story by Jamie Smith
As the Northwest Arkansas Regional Razorback Greenway continues to grow, it adds business growth opportunities and healthy options for area residents and tourists. It also adds responsibilities and potential higher costs for local cities.
The cities connected by the Razorback Greenway do not keep a separate budget for maintaining their portion of the Greenway. Instead, it’s rolled into the respective cities’ parks and recreation budgets, which includes parks and other trails that several of the cities manage besides the Greenway. City officials agree, however, that the Greenway has presented additional responsibilities and opportunities.
Each corridor city, including Rogers, Springdale, Bentonville, Lowell, Johnson and Fayetteville, was required to sign an interlocal agreement with the Walton Family Foundation that details how the trails will be cared for upon their completion. The Foundation pledged $15 million to help construct trails in the cities except for Bentonville, which is where the Foundation had already helped fund making the trail system complete and operational.
Maintaining the trails, according to the sample agreement provided by the City of Fayetteville, includes landscaping, maintenance of sidewalks and greenways, security measures and access for first responders and other emergency personnel. Fayetteville’s existing trail system was already integrated into the parks and recreation system so no new personnel was needed when the Razorback Greenway portions were connected, said Byron Humphry, parks maintenance superintendent.
“It really falls on existing trails crew,” he said.
In the coming budget process, however, the department is asking for two additional staff members to manage the city’s parks and trails.
While all the cities contacted by The City Wire said they include trails maintenance in their parks and recreation budget, Humphry did more research and provided these numbers: “From July 1, 2013 to July 1, 2014, we spent $60,830 on trail maintenance that included labor and equipment for mowing, weed-eating, sweeping, ice/snow removal, and graffiti removal. The total man hours spent was 2,867 hours.”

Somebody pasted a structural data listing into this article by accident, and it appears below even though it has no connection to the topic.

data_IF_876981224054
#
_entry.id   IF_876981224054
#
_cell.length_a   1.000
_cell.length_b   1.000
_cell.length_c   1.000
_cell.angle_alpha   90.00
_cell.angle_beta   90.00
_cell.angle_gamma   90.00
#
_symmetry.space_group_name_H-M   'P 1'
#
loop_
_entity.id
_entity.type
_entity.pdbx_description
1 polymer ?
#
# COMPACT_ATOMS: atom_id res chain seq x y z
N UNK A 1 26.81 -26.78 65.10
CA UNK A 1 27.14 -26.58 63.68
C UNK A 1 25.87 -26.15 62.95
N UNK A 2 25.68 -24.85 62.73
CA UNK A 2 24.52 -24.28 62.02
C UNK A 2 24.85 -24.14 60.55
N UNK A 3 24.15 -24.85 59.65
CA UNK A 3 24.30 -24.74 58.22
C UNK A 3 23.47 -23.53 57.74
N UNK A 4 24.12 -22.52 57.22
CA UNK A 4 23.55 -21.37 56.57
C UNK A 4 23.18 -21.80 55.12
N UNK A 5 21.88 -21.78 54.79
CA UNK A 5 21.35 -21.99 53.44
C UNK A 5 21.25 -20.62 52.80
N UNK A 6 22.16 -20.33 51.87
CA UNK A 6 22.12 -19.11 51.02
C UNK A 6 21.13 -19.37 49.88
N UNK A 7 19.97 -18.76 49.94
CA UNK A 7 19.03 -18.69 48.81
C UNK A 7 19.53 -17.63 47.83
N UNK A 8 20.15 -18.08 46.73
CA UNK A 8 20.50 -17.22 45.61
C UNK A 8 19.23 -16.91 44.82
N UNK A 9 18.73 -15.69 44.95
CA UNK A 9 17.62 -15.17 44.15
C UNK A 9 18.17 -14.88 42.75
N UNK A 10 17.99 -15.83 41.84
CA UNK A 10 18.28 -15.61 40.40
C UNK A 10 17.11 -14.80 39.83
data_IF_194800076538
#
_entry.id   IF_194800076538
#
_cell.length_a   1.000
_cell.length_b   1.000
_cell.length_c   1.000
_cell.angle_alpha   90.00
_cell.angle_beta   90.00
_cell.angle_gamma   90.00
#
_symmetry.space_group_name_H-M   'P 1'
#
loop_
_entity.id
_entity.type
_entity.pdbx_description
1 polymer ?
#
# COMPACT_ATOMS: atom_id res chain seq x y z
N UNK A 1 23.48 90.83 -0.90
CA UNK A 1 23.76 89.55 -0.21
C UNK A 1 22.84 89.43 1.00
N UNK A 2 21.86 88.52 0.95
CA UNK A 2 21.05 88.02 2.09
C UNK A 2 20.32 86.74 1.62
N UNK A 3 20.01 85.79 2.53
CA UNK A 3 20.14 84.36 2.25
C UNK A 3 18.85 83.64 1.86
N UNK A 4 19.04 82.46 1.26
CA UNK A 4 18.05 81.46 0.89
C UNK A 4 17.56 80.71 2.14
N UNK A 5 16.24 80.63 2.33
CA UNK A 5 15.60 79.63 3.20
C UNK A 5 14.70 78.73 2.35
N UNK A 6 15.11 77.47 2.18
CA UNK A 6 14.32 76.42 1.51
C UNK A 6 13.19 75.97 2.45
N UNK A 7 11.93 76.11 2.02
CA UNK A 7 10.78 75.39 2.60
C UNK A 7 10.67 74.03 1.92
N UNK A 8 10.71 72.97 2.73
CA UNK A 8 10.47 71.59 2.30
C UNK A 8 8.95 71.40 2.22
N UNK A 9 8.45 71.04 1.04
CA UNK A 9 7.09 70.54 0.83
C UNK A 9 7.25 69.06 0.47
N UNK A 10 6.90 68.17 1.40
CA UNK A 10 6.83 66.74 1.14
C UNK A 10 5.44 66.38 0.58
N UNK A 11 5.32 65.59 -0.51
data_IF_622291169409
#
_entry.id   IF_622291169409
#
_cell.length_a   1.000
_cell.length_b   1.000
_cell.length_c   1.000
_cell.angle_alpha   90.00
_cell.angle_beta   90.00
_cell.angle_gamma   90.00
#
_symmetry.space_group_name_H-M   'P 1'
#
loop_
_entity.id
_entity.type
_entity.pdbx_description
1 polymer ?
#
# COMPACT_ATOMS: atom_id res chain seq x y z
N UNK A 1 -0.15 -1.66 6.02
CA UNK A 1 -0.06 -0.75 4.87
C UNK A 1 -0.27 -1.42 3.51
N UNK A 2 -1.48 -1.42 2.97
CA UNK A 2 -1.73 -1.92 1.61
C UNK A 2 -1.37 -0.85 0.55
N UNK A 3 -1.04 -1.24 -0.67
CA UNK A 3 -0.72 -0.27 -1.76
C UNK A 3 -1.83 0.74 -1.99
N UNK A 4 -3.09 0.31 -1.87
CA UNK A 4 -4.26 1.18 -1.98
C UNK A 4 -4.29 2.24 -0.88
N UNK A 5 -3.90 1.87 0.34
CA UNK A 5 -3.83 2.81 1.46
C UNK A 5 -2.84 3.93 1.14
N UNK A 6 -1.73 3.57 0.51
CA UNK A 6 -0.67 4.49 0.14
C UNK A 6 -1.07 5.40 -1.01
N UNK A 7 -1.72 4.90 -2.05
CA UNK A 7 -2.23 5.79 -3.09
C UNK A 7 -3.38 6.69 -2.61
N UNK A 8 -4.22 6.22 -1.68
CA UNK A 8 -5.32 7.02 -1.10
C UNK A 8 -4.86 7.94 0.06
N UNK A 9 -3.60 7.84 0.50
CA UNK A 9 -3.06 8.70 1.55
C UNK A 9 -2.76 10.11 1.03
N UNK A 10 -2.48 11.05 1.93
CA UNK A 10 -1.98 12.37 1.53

Just up the Interstate the trails are still in the process of being completed because of additional permitting required. The City of Springdale hopes to have its portion of the Greenway complete by the end of the year and is also expected to roll the expenses into the parks and rec budget. although exact budgetary needs, as well as potential staffing needs, are still being determined.
The city plans to hire a trails coordinator. The now have an interim coordinator hired.
“We know that position is needed and it will be filled,” said Mayor Doug Sprouse.
The city is also committed to building a trails system that complements the Greenway using money set aside for trail and sidewalk construction. The city set aside approximately $500,000 for that purpose and will work to get matching grants to grow that money, Sprouse said.
“The more trails we have, the more support for having the trails will grow,” he said of helping residents understand the value. “We need to demonstrate more about tying the trails to Springdale’s economic development. We see where it’s working (in other towns).”